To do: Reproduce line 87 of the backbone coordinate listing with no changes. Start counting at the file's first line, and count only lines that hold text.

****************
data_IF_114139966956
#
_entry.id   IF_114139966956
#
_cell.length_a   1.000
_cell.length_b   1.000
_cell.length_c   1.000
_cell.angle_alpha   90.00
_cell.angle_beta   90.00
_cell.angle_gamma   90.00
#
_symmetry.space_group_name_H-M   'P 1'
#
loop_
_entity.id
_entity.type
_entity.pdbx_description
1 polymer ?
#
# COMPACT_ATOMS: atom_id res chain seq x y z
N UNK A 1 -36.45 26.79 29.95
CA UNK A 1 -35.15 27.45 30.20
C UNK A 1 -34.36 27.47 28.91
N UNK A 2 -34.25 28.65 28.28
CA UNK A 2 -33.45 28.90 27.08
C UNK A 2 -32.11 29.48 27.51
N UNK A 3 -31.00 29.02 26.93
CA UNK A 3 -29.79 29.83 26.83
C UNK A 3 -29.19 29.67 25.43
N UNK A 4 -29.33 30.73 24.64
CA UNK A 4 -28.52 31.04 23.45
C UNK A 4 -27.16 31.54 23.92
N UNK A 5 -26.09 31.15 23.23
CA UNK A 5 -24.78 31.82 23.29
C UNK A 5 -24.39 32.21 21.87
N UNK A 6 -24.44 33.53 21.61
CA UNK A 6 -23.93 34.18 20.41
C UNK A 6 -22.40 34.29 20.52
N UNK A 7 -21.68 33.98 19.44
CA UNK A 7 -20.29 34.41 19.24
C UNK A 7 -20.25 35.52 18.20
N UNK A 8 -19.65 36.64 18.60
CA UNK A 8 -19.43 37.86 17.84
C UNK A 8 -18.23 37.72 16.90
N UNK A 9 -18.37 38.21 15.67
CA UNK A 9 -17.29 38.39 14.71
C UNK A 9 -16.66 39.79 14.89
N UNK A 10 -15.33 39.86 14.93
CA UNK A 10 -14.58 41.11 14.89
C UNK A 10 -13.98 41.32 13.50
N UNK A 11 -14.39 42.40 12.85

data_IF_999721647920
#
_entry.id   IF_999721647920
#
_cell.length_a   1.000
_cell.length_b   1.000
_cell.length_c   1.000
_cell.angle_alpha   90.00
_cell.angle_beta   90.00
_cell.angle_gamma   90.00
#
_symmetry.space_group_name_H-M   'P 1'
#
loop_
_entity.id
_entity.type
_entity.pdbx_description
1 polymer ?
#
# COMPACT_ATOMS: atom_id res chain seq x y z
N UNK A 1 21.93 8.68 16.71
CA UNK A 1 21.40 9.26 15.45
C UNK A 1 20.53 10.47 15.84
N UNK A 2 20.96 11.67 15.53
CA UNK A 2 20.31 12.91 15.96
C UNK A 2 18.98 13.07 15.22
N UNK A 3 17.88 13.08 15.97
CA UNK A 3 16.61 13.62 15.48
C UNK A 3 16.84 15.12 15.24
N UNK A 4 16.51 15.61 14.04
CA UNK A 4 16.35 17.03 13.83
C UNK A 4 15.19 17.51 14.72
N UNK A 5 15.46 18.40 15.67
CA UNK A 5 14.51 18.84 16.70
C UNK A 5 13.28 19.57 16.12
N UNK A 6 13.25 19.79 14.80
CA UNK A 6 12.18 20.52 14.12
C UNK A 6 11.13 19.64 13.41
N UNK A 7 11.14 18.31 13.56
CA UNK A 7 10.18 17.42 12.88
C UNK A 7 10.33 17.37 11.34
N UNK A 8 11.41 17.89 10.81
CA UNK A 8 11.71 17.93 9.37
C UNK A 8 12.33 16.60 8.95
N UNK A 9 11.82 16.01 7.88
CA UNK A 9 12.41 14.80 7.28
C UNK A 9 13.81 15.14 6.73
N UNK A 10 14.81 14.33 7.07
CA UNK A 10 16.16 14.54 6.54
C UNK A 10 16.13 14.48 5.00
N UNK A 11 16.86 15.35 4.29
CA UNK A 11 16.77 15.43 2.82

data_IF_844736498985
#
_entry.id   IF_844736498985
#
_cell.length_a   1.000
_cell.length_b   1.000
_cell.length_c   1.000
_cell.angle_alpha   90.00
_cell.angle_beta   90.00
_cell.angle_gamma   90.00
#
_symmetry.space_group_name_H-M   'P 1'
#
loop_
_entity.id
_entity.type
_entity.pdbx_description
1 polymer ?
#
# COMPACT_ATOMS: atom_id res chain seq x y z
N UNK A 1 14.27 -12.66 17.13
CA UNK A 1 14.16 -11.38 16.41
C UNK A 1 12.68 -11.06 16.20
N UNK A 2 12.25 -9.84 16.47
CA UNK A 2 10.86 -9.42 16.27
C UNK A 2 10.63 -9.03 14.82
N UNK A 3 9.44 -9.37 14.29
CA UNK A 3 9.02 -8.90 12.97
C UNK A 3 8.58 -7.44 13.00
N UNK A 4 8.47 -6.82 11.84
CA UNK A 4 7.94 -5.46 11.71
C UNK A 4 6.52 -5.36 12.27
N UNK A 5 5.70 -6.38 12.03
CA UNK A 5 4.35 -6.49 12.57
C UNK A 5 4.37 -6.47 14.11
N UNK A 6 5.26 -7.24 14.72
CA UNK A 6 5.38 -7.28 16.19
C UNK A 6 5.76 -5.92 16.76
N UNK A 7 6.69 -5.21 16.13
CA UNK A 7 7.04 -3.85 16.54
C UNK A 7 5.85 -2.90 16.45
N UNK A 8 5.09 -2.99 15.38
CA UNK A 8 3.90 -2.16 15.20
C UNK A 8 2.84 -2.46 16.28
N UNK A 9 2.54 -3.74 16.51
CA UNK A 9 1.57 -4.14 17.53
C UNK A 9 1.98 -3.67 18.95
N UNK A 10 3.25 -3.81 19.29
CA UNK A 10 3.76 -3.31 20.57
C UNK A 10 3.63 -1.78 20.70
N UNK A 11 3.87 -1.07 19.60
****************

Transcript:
N UNK A 6 13.25 19.79 14.80